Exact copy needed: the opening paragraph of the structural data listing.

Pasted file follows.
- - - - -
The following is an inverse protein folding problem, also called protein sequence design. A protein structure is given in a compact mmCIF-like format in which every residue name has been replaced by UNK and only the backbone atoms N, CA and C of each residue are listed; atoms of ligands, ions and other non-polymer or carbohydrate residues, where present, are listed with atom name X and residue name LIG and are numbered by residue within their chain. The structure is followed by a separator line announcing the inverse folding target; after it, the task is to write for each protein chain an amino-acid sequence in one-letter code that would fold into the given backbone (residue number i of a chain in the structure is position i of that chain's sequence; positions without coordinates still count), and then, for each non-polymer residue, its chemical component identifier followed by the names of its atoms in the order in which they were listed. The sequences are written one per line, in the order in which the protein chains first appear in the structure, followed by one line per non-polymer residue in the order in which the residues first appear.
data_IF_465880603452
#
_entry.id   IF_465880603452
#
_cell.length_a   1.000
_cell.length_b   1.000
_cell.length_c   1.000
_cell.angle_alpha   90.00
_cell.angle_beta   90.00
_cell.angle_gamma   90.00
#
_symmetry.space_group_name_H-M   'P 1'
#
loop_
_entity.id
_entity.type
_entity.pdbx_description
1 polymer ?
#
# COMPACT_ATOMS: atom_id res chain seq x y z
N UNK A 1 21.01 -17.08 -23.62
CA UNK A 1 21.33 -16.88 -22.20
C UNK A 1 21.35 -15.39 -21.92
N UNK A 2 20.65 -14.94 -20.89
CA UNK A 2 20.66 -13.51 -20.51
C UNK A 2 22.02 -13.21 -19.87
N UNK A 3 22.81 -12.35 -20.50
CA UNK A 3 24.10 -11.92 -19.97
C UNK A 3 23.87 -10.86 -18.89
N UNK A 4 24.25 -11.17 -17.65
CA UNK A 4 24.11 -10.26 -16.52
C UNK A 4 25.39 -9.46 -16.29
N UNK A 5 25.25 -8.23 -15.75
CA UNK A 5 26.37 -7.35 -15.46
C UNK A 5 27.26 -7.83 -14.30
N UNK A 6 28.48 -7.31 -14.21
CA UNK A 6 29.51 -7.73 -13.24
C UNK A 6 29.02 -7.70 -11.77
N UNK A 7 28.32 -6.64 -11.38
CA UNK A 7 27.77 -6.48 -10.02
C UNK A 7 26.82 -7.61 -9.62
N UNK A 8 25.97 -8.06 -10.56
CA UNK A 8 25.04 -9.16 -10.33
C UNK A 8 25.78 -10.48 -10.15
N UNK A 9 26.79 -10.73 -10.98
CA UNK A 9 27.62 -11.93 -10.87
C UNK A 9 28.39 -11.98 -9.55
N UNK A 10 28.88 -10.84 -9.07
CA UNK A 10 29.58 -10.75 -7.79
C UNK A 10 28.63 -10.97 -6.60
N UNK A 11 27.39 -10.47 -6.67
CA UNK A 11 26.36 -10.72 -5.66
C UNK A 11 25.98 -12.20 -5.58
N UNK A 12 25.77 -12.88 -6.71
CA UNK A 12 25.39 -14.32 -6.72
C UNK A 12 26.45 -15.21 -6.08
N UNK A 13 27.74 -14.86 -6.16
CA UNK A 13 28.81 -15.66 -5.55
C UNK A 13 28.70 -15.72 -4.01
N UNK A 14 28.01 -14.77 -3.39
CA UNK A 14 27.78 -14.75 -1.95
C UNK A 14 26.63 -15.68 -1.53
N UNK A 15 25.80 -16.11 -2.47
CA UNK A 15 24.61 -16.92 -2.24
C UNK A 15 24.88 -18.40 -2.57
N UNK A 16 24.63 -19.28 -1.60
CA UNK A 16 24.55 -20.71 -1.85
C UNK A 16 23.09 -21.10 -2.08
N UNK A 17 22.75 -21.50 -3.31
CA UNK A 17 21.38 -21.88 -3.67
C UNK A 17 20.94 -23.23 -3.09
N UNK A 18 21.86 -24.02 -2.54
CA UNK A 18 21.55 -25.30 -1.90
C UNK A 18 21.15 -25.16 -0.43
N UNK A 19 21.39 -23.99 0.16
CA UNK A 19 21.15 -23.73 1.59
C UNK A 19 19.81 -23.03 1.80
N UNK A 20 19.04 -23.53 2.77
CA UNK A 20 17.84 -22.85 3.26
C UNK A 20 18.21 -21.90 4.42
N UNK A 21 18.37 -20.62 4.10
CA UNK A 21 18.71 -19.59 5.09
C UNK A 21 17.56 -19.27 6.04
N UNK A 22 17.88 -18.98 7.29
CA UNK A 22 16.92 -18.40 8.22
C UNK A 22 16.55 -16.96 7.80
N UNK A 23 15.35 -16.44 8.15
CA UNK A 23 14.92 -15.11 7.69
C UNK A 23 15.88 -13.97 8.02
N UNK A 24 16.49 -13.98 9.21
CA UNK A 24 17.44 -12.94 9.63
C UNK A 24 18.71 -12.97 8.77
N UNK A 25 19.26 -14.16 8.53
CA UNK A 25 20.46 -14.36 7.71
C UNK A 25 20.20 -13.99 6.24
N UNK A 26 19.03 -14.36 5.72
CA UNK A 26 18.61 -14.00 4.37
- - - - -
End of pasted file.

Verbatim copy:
The following is an inverse protein folding problem, also called protein sequence design. A protein structure is given in a compact mmCIF-like format in which every residue name has been replaced by UNK and only the backbone atoms N, CA and C of each residue are listed; atoms of ligands, ions and other non-polymer or carbohydrate residues, where present, are listed with atom name X and residue name LIG and are numbered by residue within their chain. The structure is followed by a separator line announcing the inverse folding target; after it, the task is to write for each protein chain an amino-acid sequence in one-letter code that would fold into the given backbone (residue number i of a chain in the structure is position i of that chain's sequence; positions without coordinates still count), and then, for each non-polymer residue, its chemical component identifier followed by the names of its atoms in the order in which they were listed. The sequences are written one per line, in the order in which the protein chains first appear in the structure, followed by one line per non-polymer residue in the order in which the residues first appear.